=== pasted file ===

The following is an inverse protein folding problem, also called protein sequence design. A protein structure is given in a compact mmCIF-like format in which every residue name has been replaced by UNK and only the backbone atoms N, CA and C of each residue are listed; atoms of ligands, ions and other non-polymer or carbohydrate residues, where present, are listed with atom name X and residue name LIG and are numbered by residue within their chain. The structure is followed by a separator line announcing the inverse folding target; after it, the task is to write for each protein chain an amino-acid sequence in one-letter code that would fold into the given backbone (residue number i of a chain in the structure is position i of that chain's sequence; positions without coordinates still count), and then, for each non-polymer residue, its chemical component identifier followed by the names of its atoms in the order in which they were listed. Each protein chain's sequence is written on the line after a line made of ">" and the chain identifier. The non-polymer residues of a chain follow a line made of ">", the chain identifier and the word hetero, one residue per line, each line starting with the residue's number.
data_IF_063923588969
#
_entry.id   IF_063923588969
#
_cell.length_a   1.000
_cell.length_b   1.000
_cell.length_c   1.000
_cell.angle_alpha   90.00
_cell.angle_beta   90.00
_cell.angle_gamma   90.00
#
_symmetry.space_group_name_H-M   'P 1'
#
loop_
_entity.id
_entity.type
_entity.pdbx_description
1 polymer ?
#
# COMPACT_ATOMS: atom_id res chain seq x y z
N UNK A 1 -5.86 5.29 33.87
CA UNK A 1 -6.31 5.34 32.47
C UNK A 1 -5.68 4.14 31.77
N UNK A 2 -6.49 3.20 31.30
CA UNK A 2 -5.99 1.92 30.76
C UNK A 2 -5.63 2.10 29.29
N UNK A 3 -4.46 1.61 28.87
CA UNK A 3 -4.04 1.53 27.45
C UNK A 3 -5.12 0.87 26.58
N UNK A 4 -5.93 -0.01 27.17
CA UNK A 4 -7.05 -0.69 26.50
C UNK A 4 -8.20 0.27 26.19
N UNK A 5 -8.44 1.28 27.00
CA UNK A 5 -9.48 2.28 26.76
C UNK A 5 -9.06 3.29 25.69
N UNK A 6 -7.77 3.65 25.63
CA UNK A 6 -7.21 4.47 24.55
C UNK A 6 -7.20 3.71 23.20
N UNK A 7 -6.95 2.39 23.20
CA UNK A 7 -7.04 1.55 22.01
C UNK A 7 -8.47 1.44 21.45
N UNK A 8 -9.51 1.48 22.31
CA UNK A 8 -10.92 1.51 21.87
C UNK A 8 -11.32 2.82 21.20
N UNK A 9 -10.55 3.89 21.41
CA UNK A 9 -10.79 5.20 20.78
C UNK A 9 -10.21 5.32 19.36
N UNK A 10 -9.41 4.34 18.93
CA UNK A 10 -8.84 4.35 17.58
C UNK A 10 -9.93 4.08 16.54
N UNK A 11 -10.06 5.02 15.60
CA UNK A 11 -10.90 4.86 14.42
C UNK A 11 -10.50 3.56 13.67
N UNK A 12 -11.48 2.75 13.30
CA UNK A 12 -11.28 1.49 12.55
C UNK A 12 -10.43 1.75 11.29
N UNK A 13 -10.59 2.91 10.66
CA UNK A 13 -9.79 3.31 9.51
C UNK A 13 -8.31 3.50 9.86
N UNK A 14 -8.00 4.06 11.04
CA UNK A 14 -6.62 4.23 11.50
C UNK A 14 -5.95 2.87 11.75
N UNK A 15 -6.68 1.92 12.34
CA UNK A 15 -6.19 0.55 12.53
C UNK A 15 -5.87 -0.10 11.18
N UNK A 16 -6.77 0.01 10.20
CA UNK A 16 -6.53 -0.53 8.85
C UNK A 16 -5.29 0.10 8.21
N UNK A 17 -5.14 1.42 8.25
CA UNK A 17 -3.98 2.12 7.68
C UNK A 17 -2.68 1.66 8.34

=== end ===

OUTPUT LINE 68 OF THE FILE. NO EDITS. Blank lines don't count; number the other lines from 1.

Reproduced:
CA UNK A 16 -6.53 -0.53 8.85